A Free-Rice Word Interlude I
Bill Long 8/14/08
Four Words To Get Us Started
On this leisurely day in my home town, where the mercury has already reached 95.4 degrees (at 4:00 p.m.), I thought I would return to some freerice.com words which that site kindly provides for those of us with great desires to know "all the words." If you work at the site for a while, you can reach the hightest level "60" without too much difficulty; knowing the following words will help you get there much more quickly.
1. Taw. My friend Gil missed this word at a spelling bee a few years ago when the pronouncer read it as "toe." I actually am not sure how it is pronounced, especially if you use it as the 23rd letter of the Hebrew alphabet (tof; tov), but the more usual pronunciation is tuh, if I am interpreting the OED signs correctly. In any case, the chief meaning is a "large choice or fancy marble, often streaked or variegated, being that with which the player shoots." I just called this a "shooter" as a kid. Here is a picture for you. But the maddening thing is that the definition given for taw in the "Free Rice" game was "white leather." That is the first definition, called "obs. rare." by the OED. Now you have at least three meanings, even if we don't yet know how to pronounce it!
2. I stumbled on the word "jillaroo," not at first making the logical connection with its being the feminine version of a "jackaroo," whatever that might mean. I knew, of course, the jack comes before the jill in our society's linguistic evolution, and I discovered that a jackaroo is a "man newly arrived from England (to Australia) to gain experience in the bush. As this 1885 quotation says: "Before starting on their own account to work a station, they go into the bush to gain colonial experience, during which process they are known in the colony as 'jackaroos.' Now the term is used of a cadet or novice on a sheep or cattle-station. So, once jackaroo is clear, jillaroo falls right into place, as a "female station hand." I think it could also be used to describe a female novice at a task. This word wasn't coined, however, until 1945. Well, it took WWII to give us "Rosie the Riveter" in the US; Australian then got its jillaroos. I prefer the latter.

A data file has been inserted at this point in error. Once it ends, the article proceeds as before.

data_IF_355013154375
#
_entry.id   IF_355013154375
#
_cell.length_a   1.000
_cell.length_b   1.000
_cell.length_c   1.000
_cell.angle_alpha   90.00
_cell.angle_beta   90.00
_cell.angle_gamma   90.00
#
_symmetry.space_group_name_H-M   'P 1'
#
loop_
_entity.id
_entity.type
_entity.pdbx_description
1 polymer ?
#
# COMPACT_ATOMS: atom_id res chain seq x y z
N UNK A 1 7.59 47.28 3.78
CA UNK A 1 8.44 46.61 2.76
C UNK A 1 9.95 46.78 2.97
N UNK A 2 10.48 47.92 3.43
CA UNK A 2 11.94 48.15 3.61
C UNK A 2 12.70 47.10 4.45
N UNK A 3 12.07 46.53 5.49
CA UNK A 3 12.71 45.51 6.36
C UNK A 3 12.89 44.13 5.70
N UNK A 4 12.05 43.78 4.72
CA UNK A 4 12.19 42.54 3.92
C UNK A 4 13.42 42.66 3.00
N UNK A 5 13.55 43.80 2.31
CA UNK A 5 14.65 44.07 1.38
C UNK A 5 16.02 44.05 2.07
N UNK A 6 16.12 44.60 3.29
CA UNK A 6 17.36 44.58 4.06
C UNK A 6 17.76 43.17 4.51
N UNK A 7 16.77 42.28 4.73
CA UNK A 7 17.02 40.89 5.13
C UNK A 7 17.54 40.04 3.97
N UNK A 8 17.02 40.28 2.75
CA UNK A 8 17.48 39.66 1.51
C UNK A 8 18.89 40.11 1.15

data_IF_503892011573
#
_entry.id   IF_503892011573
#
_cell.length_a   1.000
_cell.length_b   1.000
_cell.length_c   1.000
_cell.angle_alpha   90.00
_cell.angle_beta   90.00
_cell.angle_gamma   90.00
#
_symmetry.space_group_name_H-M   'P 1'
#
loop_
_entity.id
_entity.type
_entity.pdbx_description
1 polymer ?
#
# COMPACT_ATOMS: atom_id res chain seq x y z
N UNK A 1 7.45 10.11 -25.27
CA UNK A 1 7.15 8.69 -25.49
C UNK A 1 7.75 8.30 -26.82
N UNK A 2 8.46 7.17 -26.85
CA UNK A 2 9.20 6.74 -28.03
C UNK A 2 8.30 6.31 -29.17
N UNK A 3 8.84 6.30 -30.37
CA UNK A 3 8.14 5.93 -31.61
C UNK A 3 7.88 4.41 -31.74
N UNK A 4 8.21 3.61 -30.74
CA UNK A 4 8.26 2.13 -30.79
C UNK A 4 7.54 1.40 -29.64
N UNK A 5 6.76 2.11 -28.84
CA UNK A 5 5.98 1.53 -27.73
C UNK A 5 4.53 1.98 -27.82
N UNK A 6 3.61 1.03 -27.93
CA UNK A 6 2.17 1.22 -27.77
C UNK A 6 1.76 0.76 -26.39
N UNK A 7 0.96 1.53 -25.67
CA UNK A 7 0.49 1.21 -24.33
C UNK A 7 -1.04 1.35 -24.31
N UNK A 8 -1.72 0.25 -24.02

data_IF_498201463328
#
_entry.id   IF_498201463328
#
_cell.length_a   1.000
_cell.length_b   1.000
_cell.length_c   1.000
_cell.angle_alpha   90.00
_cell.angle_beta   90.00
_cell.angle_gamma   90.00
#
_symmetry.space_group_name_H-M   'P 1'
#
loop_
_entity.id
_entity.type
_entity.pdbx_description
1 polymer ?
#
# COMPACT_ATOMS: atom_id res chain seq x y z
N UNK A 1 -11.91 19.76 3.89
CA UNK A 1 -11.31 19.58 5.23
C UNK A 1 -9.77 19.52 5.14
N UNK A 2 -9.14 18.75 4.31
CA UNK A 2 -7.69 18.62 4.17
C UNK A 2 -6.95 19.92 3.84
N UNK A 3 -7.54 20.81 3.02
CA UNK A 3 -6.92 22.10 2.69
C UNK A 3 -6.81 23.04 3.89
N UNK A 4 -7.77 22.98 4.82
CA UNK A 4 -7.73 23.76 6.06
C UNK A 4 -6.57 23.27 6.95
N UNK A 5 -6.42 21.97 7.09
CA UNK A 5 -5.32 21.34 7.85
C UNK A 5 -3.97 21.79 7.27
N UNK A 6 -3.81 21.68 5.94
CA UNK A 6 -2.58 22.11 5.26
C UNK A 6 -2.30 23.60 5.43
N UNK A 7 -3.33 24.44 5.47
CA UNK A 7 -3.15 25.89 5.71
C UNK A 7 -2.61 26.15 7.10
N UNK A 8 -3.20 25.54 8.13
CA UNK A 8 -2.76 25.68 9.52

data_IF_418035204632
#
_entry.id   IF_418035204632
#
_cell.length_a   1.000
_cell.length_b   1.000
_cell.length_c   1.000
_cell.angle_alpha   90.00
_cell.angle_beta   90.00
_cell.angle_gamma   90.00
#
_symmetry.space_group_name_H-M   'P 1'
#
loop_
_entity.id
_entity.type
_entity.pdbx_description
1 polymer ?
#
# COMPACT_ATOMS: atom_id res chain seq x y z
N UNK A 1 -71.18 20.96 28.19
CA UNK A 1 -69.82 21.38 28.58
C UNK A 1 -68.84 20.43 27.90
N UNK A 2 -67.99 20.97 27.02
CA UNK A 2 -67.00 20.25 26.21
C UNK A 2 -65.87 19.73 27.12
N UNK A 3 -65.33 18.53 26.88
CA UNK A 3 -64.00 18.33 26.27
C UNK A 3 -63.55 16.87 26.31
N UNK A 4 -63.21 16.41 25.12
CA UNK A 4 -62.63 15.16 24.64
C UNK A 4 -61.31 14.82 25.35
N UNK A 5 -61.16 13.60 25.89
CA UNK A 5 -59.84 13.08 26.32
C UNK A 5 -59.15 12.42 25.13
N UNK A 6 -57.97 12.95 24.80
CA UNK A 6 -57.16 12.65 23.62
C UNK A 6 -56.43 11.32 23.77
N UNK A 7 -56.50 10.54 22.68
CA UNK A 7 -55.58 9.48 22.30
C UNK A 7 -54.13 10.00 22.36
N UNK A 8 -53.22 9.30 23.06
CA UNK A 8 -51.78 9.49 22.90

3. A sackbut is not a guy who gets fired by being thrown out on his can (butt), but is a medieval trombone-type instrument. Here is an article on the subject, with pictures. The German equivalent is posaune, which was a word in the 2008 Kids Spelling Bee. Two of the great movements in our day are the historical reconstruction of ancient/older gardens on old estates and the rediscovery and use of Renaissance musical instruments in concert. The sackbut has been (re)discovered in this process.
4. I knew the word philippic, but I hadn't put it in my list of classical words still used in English (see this essay), and so I include it here. It refers specifically to the "Philippics" or denunciatory speeches of Demosthenes against Philip of Macedon (4th cent. BCE) and Cicero against Antony (1st cent. BCE), but the word became associated with the content of these speeches: "bitter attack, denunciation, invective." In 1707 John Toland could say: "A Phillippick oration to incite the English against the French." A lovely quotation from the London Times in 1998 excites the risibilities (or the gelastics) is here:
"The phillipic pith was couched...in an analogy about wives and prostitutes so convoluted as to leave even the smartest of structuralists crawling on all fours towards the nearest vodka."
I just went out of control on the next word--and devoted an entire essay to it. Oh, by the way, it is 97 degrees after I finshed these two essays. We really don't need air-conditioning in the Willamette Valley; only a few days a year this hot...